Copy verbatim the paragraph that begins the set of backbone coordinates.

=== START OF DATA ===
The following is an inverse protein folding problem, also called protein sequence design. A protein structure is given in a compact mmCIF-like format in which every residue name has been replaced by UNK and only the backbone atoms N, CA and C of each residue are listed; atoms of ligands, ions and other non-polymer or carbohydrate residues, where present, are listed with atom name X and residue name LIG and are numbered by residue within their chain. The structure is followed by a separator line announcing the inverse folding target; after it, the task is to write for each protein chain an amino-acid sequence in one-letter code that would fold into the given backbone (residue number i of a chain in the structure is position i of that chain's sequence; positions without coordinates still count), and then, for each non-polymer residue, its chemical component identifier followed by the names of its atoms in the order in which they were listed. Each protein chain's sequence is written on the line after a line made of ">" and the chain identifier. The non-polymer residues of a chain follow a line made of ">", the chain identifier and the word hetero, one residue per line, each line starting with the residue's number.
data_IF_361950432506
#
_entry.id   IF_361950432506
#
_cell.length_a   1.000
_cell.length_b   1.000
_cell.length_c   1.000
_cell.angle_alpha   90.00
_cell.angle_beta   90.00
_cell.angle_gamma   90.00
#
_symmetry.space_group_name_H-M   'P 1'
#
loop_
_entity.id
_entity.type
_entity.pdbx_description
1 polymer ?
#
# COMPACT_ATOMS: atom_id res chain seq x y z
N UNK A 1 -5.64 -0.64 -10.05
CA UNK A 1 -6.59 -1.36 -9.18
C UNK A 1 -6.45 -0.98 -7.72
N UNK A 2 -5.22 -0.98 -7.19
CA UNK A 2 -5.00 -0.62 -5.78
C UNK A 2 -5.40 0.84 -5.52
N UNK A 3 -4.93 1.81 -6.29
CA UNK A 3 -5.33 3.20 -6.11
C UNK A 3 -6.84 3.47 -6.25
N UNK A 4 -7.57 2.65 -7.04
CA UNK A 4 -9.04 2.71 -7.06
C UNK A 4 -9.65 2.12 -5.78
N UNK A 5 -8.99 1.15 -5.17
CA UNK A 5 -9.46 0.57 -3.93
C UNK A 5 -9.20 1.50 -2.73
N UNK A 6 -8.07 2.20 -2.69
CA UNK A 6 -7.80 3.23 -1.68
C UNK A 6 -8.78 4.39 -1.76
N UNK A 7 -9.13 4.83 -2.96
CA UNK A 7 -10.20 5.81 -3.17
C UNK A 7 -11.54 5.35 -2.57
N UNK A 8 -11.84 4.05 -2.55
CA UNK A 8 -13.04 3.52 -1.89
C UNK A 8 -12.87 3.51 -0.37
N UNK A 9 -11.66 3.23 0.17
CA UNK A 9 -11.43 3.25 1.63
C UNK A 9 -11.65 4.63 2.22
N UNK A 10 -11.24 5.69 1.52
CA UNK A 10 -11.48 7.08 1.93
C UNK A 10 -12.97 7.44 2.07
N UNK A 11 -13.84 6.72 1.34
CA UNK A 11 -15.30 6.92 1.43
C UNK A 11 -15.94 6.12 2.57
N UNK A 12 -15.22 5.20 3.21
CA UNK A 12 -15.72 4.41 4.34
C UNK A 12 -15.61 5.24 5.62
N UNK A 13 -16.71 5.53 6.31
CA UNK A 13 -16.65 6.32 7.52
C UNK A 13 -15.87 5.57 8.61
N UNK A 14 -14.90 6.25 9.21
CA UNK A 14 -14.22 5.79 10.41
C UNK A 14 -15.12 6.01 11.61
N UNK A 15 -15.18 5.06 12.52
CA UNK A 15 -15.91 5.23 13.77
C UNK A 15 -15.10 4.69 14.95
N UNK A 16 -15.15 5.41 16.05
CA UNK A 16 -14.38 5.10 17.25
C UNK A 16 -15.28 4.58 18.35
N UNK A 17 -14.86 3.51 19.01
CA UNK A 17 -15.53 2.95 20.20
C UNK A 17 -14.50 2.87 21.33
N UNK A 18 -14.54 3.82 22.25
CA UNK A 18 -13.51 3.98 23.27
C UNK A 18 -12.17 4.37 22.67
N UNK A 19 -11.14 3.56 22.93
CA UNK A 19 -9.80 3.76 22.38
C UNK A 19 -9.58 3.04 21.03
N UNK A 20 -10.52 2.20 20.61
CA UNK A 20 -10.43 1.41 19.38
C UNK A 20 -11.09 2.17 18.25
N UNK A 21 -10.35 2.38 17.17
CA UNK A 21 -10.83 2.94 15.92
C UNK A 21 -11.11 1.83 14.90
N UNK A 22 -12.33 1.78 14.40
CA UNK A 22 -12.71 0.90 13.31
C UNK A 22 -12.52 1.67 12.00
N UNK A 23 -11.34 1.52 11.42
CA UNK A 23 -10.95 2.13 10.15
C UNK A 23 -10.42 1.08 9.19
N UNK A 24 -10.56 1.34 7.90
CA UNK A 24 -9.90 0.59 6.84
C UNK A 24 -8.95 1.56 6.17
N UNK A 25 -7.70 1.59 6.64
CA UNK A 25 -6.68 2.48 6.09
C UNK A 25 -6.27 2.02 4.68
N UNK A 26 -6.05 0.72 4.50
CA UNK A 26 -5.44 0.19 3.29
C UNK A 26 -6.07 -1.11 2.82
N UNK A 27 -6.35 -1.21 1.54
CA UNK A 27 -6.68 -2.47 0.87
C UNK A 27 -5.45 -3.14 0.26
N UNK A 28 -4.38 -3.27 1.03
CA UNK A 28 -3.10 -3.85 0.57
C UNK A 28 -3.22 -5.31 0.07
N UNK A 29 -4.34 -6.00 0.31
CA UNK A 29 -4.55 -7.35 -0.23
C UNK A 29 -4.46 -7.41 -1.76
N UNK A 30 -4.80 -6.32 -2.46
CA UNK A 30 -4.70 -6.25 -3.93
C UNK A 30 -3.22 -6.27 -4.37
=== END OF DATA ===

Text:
The following is an inverse protein folding problem, also called protein sequence design. A protein structure is given in a compact mmCIF-like format in which every residue name has been replaced by UNK and only the backbone atoms N, CA and C of each residue are listed; atoms of ligands, ions and other non-polymer or carbohydrate residues, where present, are listed with atom name X and residue name LIG and are numbered by residue within their chain. The structure is followed by a separator line announcing the inverse folding target; after it, the task is to write for each protein chain an amino-acid sequence in one-letter code that would fold into the given backbone (residue number i of a chain in the structure is position i of that chain's sequence; positions without coordinates still count), and then, for each non-polymer residue, its chemical component identifier followed by the names of its atoms in the order in which they were listed. Each protein chain's sequence is written on the line after a line made of ">" and the chain identifier. The non-polymer residues of a chain follow a line made of ">", the chain identifier and the word hetero, one residue per line, each line starting with the residue's number.